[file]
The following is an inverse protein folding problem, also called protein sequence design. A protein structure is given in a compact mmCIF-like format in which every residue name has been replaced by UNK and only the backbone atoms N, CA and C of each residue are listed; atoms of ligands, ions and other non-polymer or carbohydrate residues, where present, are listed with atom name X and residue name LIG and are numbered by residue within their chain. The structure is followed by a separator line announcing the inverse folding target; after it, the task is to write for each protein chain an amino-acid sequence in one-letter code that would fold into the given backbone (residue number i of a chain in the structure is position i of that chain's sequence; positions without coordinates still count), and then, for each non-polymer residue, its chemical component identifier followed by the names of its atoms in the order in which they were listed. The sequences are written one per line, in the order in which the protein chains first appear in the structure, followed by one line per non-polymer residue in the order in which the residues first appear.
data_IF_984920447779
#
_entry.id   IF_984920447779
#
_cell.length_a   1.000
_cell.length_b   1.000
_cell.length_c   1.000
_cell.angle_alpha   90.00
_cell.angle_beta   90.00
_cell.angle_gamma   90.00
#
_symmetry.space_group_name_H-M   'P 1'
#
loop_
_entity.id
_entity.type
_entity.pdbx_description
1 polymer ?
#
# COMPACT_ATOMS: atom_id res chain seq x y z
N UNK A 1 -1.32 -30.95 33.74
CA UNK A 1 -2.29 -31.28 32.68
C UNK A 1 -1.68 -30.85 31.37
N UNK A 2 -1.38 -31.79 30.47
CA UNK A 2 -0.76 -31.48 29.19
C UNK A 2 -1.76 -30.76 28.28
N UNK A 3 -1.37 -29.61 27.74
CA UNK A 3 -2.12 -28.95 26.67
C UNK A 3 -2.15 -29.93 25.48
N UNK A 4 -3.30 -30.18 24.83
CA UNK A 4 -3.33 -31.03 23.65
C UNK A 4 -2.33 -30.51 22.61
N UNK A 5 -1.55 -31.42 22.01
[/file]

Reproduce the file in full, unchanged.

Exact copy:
The following is an inverse protein folding problem, also called protein sequence design. A protein structure is given in a compact mmCIF-like format in which every residue name has been replaced by UNK and only the backbone atoms N, CA and C of each residue are listed; atoms of ligands, ions and other non-polymer or carbohydrate residues, where present, are listed with atom name X and residue name LIG and are numbered by residue within their chain. The structure is followed by a separator line announcing the inverse folding target; after it, the task is to write for each protein chain an amino-acid sequence in one-letter code that would fold into the given backbone (residue number i of a chain in the structure is position i of that chain's sequence; positions without coordinates still count), and then, for each non-polymer residue, its chemical component identifier followed by the names of its atoms in the order in which they were listed. The sequences are written one per line, in the order in which the protein chains first appear in the structure, followed by one line per non-polymer residue in the order in which the residues first appear.
data_IF_984920447779
#
_entry.id   IF_984920447779
#
_cell.length_a   1.000
_cell.length_b   1.000
_cell.length_c   1.000
_cell.angle_alpha   90.00
_cell.angle_beta   90.00
_cell.angle_gamma   90.00
#
_symmetry.space_group_name_H-M   'P 1'
#
loop_
_entity.id
_entity.type
_entity.pdbx_description
1 polymer ?
#
# COMPACT_ATOMS: atom_id res chain seq x y z
N UNK A 1 -1.32 -30.95 33.74
CA UNK A 1 -2.29 -31.28 32.68
C UNK A 1 -1.68 -30.85 31.37
N UNK A 2 -1.38 -31.79 30.47
CA UNK A 2 -0.76 -31.48 29.19
C UNK A 2 -1.76 -30.76 28.28
N UNK A 3 -1.37 -29.61 27.74
CA UNK A 3 -2.12 -28.95 26.67
C UNK A 3 -2.15 -29.93 25.48
N UNK A 4 -3.30 -30.18 24.83
CA UNK A 4 -3.33 -31.03 23.65
C UNK A 4 -2.33 -30.51 22.61
N UNK A 5 -1.55 -31.42 22.01